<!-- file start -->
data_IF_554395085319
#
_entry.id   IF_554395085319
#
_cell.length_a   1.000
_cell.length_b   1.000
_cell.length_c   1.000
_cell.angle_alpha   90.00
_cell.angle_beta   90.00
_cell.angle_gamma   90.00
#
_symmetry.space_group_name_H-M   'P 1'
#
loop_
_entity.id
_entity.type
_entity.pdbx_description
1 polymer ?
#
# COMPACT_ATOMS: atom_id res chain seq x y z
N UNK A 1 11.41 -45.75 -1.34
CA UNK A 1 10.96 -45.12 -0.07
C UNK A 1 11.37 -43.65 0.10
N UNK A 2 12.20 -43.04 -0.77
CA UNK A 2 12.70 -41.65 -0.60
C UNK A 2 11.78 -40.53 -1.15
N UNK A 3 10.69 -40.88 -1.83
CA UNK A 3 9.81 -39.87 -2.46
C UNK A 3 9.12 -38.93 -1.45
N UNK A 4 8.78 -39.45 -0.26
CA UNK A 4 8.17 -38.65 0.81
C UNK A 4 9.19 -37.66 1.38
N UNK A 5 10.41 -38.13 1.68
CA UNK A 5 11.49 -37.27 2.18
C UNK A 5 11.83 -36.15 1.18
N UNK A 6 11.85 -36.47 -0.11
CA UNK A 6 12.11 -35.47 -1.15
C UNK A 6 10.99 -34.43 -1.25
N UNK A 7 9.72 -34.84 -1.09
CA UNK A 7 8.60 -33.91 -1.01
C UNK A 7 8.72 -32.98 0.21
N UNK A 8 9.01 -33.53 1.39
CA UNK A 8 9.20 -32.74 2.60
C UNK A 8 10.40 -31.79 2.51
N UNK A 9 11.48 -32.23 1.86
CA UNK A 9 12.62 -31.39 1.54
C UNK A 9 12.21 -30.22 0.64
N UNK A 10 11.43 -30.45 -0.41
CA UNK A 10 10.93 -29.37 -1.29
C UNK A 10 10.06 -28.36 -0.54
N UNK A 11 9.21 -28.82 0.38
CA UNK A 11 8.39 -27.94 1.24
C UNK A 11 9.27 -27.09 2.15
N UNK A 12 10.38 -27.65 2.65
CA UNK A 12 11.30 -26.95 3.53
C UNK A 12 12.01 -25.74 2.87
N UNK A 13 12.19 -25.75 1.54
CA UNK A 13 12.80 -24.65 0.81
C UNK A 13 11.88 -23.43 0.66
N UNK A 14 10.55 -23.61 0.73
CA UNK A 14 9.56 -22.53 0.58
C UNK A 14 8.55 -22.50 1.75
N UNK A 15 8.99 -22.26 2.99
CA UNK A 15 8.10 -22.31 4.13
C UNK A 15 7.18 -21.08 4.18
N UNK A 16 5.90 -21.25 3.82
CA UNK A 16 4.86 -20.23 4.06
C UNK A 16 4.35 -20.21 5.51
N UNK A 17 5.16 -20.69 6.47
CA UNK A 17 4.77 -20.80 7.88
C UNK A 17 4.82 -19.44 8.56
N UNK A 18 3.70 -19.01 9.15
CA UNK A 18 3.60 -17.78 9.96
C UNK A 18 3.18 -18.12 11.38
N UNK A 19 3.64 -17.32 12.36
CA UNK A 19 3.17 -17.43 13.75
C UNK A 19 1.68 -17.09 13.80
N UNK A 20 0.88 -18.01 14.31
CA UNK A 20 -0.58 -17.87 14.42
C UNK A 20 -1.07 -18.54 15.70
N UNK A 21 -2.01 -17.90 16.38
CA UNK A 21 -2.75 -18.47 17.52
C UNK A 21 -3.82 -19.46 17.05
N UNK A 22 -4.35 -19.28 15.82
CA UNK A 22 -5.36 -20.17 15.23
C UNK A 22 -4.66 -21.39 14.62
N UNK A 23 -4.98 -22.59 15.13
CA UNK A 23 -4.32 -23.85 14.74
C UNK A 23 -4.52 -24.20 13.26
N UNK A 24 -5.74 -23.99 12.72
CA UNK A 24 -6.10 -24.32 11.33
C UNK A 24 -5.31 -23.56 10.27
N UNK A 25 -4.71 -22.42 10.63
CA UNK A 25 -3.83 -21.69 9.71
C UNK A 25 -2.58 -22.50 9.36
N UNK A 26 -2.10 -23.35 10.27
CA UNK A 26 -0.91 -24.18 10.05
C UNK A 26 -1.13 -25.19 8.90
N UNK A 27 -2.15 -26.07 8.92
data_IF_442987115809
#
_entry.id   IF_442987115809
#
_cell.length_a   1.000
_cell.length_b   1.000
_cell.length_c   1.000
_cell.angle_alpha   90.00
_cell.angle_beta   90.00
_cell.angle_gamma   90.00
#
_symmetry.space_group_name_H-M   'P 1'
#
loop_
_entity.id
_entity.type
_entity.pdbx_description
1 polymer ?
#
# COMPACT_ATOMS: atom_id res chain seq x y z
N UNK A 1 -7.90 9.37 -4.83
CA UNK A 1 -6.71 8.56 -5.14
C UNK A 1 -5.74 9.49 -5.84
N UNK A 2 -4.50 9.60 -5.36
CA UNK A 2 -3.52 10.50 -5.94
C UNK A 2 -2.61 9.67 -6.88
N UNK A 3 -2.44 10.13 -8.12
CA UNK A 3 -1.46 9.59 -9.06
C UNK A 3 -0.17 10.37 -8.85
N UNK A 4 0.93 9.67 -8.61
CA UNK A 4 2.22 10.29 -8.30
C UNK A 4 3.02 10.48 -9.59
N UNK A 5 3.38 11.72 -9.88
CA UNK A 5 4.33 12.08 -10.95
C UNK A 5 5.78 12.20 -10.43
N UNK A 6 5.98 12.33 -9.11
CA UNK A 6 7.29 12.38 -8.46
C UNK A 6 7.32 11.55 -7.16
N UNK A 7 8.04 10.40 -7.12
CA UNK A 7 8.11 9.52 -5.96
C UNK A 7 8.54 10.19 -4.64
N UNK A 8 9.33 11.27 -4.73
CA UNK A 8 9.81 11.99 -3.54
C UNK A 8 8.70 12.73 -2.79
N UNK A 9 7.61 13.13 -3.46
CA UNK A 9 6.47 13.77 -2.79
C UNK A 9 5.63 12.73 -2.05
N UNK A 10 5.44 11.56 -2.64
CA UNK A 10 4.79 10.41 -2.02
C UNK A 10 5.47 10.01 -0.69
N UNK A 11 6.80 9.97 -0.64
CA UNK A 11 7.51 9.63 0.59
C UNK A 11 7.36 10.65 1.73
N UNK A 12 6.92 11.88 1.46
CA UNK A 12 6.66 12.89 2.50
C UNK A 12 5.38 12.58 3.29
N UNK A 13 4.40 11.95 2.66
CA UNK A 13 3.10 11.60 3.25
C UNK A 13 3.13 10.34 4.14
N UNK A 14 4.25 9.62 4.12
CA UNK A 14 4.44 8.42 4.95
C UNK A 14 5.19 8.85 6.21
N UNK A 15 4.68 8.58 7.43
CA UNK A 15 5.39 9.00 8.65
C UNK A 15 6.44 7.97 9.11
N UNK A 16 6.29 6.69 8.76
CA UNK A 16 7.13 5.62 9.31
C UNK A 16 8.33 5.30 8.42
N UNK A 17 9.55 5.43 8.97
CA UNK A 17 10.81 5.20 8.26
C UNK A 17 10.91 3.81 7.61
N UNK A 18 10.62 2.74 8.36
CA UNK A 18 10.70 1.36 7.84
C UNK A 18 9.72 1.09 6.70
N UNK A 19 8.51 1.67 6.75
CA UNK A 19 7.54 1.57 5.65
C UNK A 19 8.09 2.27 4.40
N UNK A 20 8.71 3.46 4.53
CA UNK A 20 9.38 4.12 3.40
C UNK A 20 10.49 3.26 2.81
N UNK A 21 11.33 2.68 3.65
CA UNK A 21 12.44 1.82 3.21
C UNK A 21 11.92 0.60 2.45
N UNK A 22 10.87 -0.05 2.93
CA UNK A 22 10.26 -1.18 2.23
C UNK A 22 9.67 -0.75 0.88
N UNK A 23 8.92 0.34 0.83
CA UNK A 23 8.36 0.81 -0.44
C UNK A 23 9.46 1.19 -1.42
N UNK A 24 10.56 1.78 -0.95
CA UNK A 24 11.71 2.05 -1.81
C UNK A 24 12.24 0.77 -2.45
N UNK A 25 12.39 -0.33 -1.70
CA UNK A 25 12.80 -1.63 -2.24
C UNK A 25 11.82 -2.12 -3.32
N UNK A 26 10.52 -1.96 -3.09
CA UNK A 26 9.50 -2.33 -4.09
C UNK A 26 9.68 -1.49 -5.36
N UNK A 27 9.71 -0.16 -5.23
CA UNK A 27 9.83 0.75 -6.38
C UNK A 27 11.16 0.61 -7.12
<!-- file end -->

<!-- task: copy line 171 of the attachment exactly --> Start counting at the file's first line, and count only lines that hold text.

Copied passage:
N UNK A 18 10.62 2.74 8.36